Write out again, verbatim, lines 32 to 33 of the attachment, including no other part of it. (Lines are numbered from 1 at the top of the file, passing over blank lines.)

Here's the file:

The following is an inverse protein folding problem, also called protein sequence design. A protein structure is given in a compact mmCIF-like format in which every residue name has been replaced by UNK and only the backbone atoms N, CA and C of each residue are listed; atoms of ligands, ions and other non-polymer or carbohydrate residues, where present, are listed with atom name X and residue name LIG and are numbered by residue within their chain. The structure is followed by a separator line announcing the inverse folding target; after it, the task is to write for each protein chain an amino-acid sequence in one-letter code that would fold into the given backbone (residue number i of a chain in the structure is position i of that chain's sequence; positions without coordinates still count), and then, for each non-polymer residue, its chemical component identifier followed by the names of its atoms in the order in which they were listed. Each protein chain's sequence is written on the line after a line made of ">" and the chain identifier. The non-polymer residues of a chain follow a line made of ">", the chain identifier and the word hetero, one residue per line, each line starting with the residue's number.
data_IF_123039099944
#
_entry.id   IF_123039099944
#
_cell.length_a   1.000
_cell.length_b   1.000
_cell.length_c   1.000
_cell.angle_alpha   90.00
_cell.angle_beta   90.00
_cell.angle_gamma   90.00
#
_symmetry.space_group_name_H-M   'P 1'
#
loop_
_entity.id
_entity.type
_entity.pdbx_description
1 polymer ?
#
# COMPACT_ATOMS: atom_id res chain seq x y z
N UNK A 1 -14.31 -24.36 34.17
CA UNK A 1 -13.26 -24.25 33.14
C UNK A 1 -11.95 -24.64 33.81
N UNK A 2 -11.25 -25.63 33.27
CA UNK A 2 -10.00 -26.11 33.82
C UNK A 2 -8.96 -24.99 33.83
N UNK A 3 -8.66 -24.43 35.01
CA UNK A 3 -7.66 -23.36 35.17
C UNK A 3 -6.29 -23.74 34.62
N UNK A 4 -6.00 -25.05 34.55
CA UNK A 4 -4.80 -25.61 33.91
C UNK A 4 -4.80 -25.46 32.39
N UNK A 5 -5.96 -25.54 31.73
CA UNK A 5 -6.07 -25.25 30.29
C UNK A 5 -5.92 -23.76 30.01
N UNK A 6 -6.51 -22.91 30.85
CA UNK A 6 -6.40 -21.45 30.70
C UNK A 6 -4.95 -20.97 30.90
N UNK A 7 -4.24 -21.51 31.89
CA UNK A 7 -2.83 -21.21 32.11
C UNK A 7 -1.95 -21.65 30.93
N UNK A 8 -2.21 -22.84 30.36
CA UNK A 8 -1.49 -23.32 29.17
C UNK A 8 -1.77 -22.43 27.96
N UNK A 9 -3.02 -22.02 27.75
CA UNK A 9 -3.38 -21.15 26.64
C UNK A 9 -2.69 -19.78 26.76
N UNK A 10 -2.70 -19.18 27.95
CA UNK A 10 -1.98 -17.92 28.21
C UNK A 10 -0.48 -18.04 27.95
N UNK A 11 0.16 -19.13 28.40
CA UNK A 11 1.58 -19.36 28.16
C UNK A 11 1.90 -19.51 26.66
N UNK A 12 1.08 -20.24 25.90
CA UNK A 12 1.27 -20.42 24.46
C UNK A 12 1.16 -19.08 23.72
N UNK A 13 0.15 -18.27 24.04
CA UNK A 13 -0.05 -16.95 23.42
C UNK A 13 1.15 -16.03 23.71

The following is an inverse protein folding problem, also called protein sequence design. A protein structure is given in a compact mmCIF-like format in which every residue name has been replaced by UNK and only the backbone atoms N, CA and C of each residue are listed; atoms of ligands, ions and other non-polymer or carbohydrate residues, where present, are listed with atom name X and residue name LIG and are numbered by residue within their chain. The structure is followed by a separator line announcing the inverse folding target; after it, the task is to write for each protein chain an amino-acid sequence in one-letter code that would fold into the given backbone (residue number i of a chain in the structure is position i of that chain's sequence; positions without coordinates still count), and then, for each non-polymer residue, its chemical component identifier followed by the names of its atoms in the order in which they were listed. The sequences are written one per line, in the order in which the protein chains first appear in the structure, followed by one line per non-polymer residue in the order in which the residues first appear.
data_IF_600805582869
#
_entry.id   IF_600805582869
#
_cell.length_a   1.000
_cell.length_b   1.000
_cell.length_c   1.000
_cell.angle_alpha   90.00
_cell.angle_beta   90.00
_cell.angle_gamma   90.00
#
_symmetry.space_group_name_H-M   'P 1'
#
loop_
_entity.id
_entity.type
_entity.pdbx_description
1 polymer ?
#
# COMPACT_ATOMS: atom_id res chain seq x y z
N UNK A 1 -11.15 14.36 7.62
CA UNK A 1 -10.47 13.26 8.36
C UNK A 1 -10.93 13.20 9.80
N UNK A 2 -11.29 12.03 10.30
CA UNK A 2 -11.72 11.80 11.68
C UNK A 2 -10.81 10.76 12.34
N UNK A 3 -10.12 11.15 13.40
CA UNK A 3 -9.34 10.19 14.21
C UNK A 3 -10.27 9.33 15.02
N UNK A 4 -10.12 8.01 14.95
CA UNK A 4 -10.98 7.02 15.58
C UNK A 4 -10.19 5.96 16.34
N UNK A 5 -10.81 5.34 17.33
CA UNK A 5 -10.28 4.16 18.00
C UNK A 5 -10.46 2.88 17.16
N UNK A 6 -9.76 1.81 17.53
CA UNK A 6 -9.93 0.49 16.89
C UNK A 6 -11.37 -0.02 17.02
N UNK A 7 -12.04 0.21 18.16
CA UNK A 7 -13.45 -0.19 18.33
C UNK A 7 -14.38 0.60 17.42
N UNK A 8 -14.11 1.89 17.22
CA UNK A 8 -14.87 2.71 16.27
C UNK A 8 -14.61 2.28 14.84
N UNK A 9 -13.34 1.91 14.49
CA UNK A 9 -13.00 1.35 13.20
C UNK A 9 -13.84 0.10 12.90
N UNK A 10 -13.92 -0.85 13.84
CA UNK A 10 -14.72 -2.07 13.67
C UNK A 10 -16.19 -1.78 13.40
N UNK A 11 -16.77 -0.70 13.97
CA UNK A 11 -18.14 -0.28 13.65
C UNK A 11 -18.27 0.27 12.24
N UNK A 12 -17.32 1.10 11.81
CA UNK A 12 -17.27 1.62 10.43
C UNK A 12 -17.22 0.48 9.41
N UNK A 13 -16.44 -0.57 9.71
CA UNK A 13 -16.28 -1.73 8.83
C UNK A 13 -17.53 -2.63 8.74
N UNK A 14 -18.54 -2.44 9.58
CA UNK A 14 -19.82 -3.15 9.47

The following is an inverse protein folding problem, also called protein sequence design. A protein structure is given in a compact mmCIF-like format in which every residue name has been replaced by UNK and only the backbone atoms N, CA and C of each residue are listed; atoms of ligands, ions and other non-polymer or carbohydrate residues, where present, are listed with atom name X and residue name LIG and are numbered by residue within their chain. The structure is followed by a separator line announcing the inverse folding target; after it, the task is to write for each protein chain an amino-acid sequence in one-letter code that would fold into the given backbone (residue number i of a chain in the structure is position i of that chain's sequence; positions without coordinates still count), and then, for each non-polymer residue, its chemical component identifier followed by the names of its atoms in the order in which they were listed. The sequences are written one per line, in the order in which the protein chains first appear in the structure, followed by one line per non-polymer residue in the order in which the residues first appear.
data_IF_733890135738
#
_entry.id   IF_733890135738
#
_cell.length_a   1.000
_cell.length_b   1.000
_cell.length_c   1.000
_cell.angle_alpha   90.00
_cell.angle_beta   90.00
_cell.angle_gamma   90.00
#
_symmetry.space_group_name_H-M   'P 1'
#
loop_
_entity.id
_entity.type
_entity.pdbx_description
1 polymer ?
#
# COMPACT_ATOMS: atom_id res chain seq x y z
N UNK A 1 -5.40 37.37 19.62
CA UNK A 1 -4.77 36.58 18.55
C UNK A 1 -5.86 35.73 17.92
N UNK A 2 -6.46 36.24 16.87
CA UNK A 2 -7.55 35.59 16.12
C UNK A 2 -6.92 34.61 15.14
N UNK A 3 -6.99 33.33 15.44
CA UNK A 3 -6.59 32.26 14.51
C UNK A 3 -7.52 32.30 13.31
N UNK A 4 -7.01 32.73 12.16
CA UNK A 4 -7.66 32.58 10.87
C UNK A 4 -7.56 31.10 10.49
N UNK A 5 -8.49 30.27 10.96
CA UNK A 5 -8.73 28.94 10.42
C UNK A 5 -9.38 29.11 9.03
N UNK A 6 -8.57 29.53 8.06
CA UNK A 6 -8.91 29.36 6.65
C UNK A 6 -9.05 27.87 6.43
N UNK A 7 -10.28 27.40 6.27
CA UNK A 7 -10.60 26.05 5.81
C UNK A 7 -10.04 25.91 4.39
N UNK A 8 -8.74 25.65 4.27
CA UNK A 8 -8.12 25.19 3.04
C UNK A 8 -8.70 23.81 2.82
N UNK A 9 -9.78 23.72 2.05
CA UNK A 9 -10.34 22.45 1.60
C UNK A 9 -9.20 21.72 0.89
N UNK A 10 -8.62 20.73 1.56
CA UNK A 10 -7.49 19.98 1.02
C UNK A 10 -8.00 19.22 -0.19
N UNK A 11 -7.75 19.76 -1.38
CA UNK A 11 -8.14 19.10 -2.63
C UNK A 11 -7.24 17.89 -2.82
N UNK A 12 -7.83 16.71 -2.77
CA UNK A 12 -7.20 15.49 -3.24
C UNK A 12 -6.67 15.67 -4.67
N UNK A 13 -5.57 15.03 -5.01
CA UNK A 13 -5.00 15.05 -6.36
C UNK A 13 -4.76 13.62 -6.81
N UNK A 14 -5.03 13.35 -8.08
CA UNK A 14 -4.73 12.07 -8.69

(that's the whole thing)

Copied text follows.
CA UNK A 4 -4.80 -25.61 33.91
C UNK A 4 -4.80 -25.46 32.39